Recently, leading companies have been eager to tout how they are using social media for innovation — articles have appeared about firms as diverse PepsiCo, Ford, and Dell.
Yet there is a common limitation in these efforts: they focus heavily on using social media to generate line extensions and sustaining innovations, not disruptive innovations that can create new markets.
Social media is an excellent way to tap into passionate communities of a product’s users to understand their key issues, solicit ideas, and gain quick feedback on innovative concepts. There are watch-outs, to be sure — unhelpful comments, intellectual property issues, competitive signaling, and more. But these concerns can be outweighed by the reach, immediacy, and interactivity of social media. It is a great tool for many kinds of innovation.
Unfortunately, disruptive innovations and new markets tend not to have these passionate user communities — they are new! To the extent the communities do exist, they may not be representative of the potential mass market, but rather be composed of leading-edge adopters who are less risk-averse, less convenience-motivated, and more forgiving of the flaws common in new offerings. They can provide feedback about must-fix issues but not a roadmap for long-term growth.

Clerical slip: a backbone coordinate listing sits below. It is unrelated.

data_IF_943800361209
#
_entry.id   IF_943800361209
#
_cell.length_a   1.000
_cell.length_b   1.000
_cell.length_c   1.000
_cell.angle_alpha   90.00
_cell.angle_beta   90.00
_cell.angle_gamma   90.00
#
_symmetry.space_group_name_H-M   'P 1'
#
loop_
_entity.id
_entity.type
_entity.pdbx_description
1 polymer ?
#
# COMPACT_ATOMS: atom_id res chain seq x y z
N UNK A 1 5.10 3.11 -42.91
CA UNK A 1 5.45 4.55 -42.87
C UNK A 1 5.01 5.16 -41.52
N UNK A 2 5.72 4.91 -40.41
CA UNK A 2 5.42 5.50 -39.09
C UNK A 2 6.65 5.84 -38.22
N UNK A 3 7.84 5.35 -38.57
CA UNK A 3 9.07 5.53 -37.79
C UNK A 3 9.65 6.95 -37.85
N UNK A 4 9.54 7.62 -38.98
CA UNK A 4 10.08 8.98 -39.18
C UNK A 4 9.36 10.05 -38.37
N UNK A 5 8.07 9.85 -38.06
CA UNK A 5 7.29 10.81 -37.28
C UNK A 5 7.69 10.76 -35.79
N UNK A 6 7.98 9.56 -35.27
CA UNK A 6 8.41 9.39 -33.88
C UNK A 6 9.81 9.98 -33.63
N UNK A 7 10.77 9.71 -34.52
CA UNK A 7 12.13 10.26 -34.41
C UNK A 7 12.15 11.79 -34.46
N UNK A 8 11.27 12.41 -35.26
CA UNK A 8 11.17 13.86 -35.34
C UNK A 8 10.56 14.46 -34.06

Moreover, social media lends itself to asking people what they want, yet in new markets potential customers often cannot articulate their needs or may think that new concepts are a bit weird. I was present for some of the first concept tests of flat screen TVs and DVDs — people just did not grasp the benefit, and thought the idea of a TV hanging on a wall to be really a bit odd. Concept testing of new markets requires a different kind of interaction — more in-depth interview, observation, and interaction with simple prototypes, with less quick reaction.
For disruptive innovations and new markets, social media has different uses including:
It is encouraging to see firms shift so rapidly to using social media for innovation. If they vary their approaches according to the sort of innovation sought, the results will be compelling.
Story by Steve Wunker.